What's working against them: The Summer Olympics already awards medals in judo and tae kwon do—to include a third martial art might seem excessive to some IOC voters. Many also blamed the World Karate Federation's moratorium on member clubs associating with non-members for karate's failures to be admitted as a medal sport in the past.



Why they're a contender: A sport group that includes rink hockey, inline hockey, inline speed skating, artistic roller skating, and, perhaps most notably, roller derby, the roller sports category's bid for the Olympics has garnered more than a few eye-rolls along the way. But before you scoff, consider this: One crucial feature that roller derby in particular brings to the table is its popularity among women. The sport has sobered up its image since its hot-pants era in the 1960s, and its revamped, feminism-aligned popularity in recent years (as emphasized by films like Whip It and Derby, Baby!) continues to spread to women across North America and Europe. Some might even say, too, that the Olympics committee owes one to the world of female-fueled sports—the IOC did, after all, eliminate softball after the 2008 Games.

What's working against it: Like squash, roller sports may be passed over for profit-margin reasons: As CNN's Paul Gittings pointed out in 2009, the IOC doesn't stand much of a chance to make money off of roller sports. Many roller derby leagues, too, maintain a lingering penchant for outlandish costumes and bawdy nicknames—so it may still be awhile before the IOC deems the sport suitably rehabilitated for international play.



Why it's a contender: Few developing sports enjoy the sweeping international appeal that mixed martial arts, or MMA, does. Developed in the mid-'80s in Japan, the aggressive full-combat sport rapidly made its way across the Pacific; by 1993, MMA had found its audience in the arenas (and the Pay-Per-View channels) of the United States. Because of its combination of elements from hand-to-hand combat traditions from all over the world, mixed martial arts training centers then began to spring up in all corners of the globe: today, Brazil, India, Russia, the Phillippines, Japan, the Netherlands, Sweden, and others are home to thriving MMA bases.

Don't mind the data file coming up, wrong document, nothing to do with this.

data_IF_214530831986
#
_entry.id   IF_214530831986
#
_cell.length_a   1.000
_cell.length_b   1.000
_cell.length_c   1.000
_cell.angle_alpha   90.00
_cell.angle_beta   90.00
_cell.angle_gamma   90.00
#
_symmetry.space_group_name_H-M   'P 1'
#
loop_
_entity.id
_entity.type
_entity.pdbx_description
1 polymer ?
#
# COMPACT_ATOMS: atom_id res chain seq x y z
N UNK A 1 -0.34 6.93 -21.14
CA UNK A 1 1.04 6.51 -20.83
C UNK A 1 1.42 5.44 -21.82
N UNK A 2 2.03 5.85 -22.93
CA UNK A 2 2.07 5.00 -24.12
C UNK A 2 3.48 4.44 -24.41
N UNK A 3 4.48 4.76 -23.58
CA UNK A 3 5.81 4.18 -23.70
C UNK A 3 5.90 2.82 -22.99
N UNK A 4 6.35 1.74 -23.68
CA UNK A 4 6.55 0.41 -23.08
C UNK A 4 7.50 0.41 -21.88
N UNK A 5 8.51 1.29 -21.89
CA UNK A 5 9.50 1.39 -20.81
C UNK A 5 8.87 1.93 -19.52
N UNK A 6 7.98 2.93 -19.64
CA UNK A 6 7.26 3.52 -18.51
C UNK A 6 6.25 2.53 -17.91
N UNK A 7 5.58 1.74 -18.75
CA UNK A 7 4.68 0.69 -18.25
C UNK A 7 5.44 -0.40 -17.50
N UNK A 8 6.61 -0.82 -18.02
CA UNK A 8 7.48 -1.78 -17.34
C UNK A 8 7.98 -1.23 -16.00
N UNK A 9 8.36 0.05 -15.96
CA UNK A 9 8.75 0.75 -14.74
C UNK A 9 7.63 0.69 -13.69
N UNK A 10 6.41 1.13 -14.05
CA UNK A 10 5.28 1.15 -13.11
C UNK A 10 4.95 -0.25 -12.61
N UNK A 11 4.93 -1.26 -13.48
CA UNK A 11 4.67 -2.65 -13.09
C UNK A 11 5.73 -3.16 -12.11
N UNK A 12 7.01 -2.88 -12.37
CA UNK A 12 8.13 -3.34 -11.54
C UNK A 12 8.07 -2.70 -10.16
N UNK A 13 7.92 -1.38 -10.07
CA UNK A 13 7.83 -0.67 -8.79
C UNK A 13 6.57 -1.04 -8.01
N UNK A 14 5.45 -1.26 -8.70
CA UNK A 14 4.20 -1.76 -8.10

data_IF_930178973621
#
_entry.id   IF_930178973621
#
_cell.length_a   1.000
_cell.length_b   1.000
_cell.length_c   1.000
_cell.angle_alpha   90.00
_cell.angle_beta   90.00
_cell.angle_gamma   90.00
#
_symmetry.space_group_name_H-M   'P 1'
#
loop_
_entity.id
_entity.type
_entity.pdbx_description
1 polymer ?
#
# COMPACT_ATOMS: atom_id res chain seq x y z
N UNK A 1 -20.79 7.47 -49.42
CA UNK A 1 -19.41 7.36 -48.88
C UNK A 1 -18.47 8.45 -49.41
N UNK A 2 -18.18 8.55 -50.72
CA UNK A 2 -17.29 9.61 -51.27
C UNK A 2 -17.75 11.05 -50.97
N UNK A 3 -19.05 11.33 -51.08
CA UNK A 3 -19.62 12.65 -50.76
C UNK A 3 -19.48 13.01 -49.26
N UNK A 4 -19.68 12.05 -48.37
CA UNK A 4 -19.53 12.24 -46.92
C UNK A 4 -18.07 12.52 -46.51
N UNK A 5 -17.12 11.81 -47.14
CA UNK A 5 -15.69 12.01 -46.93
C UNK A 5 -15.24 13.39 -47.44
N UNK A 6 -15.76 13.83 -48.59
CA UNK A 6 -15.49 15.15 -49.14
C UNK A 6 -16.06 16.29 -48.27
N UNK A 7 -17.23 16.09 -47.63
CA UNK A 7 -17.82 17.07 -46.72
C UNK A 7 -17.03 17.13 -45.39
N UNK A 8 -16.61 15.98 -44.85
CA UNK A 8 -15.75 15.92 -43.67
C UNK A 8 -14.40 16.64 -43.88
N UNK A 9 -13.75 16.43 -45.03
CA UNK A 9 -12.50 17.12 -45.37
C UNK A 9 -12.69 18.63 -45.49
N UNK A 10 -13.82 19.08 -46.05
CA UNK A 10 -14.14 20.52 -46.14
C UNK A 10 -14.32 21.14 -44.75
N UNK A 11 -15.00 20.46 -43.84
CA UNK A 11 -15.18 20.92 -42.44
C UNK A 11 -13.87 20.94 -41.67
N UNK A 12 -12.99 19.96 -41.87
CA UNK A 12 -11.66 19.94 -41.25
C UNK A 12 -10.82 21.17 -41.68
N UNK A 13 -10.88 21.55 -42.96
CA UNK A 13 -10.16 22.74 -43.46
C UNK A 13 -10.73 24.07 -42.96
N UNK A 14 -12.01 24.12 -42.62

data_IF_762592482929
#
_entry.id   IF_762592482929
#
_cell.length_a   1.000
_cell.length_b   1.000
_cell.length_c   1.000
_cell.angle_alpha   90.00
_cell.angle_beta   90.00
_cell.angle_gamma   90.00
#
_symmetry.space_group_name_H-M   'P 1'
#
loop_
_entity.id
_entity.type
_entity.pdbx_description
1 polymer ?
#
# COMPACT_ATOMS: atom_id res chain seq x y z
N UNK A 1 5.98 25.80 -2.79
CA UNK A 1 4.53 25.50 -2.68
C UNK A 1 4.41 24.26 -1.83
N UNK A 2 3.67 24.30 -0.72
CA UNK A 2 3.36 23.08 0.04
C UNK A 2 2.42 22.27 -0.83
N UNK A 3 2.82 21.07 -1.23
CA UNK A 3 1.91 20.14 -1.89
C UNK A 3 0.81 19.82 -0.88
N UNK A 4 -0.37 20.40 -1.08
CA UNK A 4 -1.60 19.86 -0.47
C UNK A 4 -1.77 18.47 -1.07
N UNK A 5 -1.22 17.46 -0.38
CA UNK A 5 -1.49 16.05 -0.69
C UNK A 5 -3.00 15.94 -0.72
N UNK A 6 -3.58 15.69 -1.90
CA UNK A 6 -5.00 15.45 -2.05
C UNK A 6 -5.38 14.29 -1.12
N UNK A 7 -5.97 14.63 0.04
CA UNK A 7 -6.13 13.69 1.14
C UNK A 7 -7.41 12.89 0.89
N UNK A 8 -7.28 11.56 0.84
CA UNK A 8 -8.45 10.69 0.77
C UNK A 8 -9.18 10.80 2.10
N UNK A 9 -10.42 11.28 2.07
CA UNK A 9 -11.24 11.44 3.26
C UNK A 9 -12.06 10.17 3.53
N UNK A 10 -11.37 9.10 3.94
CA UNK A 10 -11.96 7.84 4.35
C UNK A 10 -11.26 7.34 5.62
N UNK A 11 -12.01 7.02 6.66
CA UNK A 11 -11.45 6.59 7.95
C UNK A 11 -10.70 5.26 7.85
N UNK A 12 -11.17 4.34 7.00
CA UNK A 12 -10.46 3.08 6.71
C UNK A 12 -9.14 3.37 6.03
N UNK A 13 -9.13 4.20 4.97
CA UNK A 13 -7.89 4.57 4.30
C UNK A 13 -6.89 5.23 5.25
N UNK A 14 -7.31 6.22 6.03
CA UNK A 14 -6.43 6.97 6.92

Dana White has stated that he not only wants to make a push toward Olympic inclusion but also toward NCAA-level competition, though he hasn't specified a time frame. "If you think about it, in boxing you get punched in the head and body, in judo you can do throws and submissions, taekwondo, you can kick and punch, and in wrestling, you can do takedowns and throws," White told a reporter from TMZ earlier this week, pointing out that all of the aforementioned are current Olympic sports. "You're just putting them all together." And MMA is already drawing fighters from a pool of would-be competitors in other Olympic sports: champion bantamweight Ronda Rousey, for instance, medaled in the 2008 Olympic Games in judo, while her compatriot and fellow MMA fighter Matt Lindland owns a silver medal in Greco-Roman wrestling.

What's working against it: The Olympics may not be able to handle MMA's intensity. According to Sports Illustrated MMA analyst Jeff Wagenheim, the rigor of the sport stands in the way of practical competition, for one: "In the old days of the UFC, events were one-night tournaments in which fighters competed two or three times in a single night. But these days top-level fighters take months between fights," Wagenheim explains. "It would be a challenge to fit the whole medals competition within a two-week Olympics window."

To aid with turnaround time, Wagenheim anticipates that the rules of MMA would have to be altered in much the same way that the rules of boxing had to be altered for the Games. "The Olympic competition might be less rugged, more focused on scoring points than knockouts," Wagenheim says.

And then, of course, Wagenheim says, there's "the image problem." MMA's progress was stalled for a few years in the mid-'90s after Arizona's Sen. John McCain decried the unabashedly gory sport as "human cockfighting" and urged state legislators all over the nation to ban it. Rule-tweaking followed, and Dana White's acquisition of the UFC put several streamlining measures in order. McCain later changed his mind, but some IOC members in favor of a family-friendly, telegenic Olympics might still balk at allocating funds and prestige to one of bloodiest sports in the modern era.



Why it's a contender: Lacrosse, a relic from the Olympic days of yore, is experiencing something of a renaissance. The sport saw its NCAA prestige and youth participation numbers in the U.S. increase at astonishing rates in the years between 2001 and 2010—and with its wildfire spread across North America, Australia, and parts of Europe over the past decade, it was only a matter of time before lacrosse rejoined the Olympics conversation. In 2008, the Federation of International Lacrosse formed, merging the women's and men's international lacrosse federations into a single global governing body—a wise first step toward Olympic inclusion on its organizers' part. The FIL gained official recognition from SportAccord, the Switzerland-based umbrella organization aimed at organizing and promoting international sporting federations, both Olympic and non-Olympic alike, just last month.